I found this game used for around twelve bucks a few months ago. I'm glad I picked it up because it is a really entertaining game. This is an adventure game. That means it's not the fastest, most exciting game around, but I liked the laid-back pacing. Unlike the LucasArts game from the 90s, this game's puzzles actually make sense. There was hardly ever a moment when didn't have an idea of what I needed to be doing.
Okay. So I am one of those evil bastards that thinks health care reform is a bad thing. Apparently, the hidden motive for my position is that I want to ruin the lives of poor people—or, at least that's what my progressive friends have told me. Fine. If that makes it easier for you to accept that there are people with opinions other than your own, more power to you.
A well-paced survival story about a bunch of teenagers abandoned on a desolate planet. There is some delving into civics which I found interesting, but it is more of a straight adventure story in the end.
A very good read that is a critical analysis and brief history of text adventures. The first half gets a little bogged down in trying to place these games in a literary niche, but it eventually delves into the history of Infocom and more.
Pretty good Jackie Chan faire. Not his best, but plenty of good action here.
Old Ironsides is a two-player game for the Apple II that simulates Nineteenth Century naval combat. Having read all twenty Aubry/Maturin seafaring novels, I have been craving some sort of naval battle game. The problem is, when you get down to it, ninety percent of the action in the novels is comprised of the days long chase of an enemy ship. Not the stuff of an action packed game. Old Ironsides strips most of the technical aspects of sea battles away to reveal an arcade-like multi-player game much in the same vein as the classic Atari Combat.
An excuse to have a lot of topless women fight in poorly choreographed battles, while the camera zooms in to their private regions every few seconds. Could have been good if the acting and direction were better. At least it was only 1 hour long.
This was another contest entry like my Elevators Amiss Atari cartridge design. But, in this case, I actually won! This was for a contest sponsored by GBAtemp.net, a Nintendo hacking oriented site. They were awarding 50 some odd prizes for users who designed a skin for an Edge brand flash cart. I figured my odds would be pretty good since the majority of the interface designs would be copies of idiotic anime characters.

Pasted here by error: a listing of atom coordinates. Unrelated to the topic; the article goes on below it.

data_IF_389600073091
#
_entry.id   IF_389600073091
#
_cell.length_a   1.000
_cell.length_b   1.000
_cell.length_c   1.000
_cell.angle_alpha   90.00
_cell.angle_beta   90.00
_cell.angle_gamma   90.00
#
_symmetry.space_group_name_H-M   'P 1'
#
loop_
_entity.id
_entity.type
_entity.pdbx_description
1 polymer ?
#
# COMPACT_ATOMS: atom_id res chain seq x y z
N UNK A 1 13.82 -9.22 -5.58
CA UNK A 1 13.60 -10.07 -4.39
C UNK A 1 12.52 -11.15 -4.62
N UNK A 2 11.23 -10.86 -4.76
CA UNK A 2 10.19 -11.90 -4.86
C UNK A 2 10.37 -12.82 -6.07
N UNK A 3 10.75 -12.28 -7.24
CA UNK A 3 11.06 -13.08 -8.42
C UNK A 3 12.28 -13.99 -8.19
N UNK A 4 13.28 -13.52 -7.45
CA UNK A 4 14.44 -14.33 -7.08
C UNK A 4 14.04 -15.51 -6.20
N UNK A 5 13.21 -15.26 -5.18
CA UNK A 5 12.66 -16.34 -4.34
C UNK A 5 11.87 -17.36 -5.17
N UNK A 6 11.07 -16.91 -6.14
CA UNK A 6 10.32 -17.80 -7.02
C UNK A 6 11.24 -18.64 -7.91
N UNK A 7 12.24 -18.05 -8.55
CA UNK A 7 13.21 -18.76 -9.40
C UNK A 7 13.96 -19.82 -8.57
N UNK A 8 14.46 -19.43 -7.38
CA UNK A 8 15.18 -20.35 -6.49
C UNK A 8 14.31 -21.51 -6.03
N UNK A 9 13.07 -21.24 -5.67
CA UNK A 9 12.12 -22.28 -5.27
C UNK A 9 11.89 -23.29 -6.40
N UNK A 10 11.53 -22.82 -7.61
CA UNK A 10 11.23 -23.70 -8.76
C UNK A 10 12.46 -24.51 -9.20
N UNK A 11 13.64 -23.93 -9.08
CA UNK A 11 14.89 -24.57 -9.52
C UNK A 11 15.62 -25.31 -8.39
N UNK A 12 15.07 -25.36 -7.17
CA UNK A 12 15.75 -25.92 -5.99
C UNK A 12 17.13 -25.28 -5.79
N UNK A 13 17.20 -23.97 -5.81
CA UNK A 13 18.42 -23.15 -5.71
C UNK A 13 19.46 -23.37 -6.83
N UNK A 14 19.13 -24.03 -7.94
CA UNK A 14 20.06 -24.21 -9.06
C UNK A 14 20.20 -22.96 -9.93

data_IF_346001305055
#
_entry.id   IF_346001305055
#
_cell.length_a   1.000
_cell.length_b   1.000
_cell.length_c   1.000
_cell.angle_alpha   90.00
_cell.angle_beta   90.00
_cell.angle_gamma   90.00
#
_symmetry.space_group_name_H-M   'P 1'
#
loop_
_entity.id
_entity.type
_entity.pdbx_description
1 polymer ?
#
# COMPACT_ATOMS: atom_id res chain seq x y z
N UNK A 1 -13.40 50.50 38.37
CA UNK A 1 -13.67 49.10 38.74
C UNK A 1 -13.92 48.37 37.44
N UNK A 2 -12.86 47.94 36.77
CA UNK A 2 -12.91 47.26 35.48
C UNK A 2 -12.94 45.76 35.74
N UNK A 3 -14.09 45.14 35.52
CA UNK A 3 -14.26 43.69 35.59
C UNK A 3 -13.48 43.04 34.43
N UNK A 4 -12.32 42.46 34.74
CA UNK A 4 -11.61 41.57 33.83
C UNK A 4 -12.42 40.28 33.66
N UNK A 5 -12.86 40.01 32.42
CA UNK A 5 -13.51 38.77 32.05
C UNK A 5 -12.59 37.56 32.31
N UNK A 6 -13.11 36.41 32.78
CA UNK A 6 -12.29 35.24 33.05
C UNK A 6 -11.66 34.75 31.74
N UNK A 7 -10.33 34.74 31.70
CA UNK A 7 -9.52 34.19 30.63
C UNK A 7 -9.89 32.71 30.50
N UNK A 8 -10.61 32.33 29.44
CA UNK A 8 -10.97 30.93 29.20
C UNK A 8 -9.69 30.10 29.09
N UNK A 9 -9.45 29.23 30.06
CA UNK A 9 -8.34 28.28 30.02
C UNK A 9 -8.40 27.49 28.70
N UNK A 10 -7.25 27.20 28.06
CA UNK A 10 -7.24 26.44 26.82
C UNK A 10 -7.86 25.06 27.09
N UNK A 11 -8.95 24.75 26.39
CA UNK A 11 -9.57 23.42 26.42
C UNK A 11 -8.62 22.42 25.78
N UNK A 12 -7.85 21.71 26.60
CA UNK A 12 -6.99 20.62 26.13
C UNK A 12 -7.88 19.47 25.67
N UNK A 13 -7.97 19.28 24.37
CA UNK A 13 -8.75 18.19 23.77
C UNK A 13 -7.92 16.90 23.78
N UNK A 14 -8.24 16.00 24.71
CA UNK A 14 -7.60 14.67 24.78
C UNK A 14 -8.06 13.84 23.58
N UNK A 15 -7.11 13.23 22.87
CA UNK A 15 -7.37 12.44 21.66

Punk rock for the dance floor! One of my most listened too albums during my late high school years. The hit "Eighties" made this the entry point for many Killing Joke fans, myself included. The band began to shift musically here, but I think it was a very interesting direction to explore, but one that would eventually cause the band to implode on itself.
This is my favorite Killing Joke album. It's a great fusion of the more mainstreamed, dancable Joke that would soon follow and the brutal tribalism of the first three records. In my top-ten greatest records of all time, if I were to maintain something like that.
Everything that was great about What's THIS for...! has been condensed and refined on Revelations. One of my favorite CDs.
Brutal, pounding, post-punk genius. Post apocalyptic tribal beats that many fans consider their best. I prefer the two follow ups a bit more because these tunes just go on too long for my tastes.
First Killing Joke record is not their best, but has a few classics on it: "Wardance" and "Change." They hadn't quite settled in on their sound yet.
A live CD. Was noteworthy when it came out because of the unreleased songs, but those songs have since been released with better studio versions.
I like the cover of this one. This CD continues along the lines of Liar. The songs aren't as memorable, but there are still a lot of great tracks here.
A short EP with a couple of good new tracks and 4 live tracks.